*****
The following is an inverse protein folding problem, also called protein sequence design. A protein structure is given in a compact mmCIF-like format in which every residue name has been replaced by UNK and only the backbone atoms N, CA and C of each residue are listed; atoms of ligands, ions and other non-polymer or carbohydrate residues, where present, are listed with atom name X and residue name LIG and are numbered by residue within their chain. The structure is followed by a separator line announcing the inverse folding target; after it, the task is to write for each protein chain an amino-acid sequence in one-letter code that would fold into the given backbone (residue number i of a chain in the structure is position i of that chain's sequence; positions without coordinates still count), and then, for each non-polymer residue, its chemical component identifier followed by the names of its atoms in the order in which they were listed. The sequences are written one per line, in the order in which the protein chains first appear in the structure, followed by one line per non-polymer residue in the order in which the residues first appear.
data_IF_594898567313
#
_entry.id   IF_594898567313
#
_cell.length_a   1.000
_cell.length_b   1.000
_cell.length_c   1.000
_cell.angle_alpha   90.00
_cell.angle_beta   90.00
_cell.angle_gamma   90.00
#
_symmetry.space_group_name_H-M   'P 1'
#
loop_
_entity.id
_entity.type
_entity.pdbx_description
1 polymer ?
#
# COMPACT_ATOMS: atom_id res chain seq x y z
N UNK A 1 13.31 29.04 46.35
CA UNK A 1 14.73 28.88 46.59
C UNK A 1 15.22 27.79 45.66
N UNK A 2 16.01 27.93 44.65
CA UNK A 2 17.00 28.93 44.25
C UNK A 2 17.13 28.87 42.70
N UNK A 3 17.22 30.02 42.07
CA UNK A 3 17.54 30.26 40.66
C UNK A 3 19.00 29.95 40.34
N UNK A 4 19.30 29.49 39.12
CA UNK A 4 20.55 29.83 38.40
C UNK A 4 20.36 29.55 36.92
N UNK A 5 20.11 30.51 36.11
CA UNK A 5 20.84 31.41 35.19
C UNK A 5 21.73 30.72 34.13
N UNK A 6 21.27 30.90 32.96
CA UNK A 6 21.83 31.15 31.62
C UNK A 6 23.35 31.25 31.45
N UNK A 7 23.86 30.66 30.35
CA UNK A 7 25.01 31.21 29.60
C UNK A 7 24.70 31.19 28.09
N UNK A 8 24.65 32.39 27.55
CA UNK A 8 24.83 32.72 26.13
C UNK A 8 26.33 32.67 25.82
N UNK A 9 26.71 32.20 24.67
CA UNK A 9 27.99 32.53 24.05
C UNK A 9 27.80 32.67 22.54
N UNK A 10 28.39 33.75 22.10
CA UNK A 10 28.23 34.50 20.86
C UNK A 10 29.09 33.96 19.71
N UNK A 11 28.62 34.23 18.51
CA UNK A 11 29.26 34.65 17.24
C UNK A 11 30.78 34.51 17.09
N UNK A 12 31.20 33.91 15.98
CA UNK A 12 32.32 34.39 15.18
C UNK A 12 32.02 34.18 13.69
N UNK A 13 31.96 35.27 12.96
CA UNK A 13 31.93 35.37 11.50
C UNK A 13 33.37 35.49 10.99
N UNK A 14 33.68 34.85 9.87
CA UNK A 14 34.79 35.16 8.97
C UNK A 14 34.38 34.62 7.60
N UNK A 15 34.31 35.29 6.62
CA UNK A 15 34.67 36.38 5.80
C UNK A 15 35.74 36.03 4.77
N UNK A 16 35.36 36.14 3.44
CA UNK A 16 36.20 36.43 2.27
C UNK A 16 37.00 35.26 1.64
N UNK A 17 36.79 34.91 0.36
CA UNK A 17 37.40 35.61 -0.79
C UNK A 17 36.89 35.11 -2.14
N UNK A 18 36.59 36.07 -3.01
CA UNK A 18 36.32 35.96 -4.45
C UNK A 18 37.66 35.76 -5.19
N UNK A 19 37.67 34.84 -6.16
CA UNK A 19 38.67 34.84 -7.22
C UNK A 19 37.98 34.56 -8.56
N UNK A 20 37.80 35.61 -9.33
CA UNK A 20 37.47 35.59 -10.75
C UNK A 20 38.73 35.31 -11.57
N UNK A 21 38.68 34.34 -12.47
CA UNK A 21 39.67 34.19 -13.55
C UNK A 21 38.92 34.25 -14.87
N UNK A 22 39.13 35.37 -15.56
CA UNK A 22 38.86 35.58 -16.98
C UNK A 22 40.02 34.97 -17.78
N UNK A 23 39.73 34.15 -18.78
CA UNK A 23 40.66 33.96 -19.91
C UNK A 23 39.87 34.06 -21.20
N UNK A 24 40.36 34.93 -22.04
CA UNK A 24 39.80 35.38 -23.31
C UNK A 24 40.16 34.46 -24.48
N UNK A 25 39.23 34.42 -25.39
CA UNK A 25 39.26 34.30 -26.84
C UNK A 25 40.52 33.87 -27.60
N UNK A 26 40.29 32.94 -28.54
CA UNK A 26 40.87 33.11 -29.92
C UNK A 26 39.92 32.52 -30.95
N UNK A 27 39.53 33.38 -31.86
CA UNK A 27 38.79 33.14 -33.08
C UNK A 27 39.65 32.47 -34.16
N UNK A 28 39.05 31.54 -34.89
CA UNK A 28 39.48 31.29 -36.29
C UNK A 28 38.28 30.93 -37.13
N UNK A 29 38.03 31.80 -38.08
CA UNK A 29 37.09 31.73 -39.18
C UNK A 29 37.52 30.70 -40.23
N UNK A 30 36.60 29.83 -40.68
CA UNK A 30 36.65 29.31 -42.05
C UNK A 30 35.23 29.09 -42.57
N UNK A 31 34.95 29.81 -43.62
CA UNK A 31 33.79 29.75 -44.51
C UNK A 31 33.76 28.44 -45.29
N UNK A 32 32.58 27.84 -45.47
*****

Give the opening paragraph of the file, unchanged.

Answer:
The following is an inverse protein folding problem, also called protein sequence design. A protein structure is given in a compact mmCIF-like format in which every residue name has been replaced by UNK and only the backbone atoms N, CA and C of each residue are listed; atoms of ligands, ions and other non-polymer or carbohydrate residues, where present, are listed with atom name X and residue name LIG and are numbered by residue within their chain. The structure is followed by a separator line announcing the inverse folding target; after it, the task is to write for each protein chain an amino-acid sequence in one-letter code that would fold into the given backbone (residue number i of a chain in the structure is position i of that chain's sequence; positions without coordinates still count), and then, for each non-polymer residue, its chemical component identifier followed by the names of its atoms in the order in which they were listed. The sequences are written one per line, in the order in which the protein chains first appear in the structure, followed by one line per non-polymer residue in the order in which the residues first appear.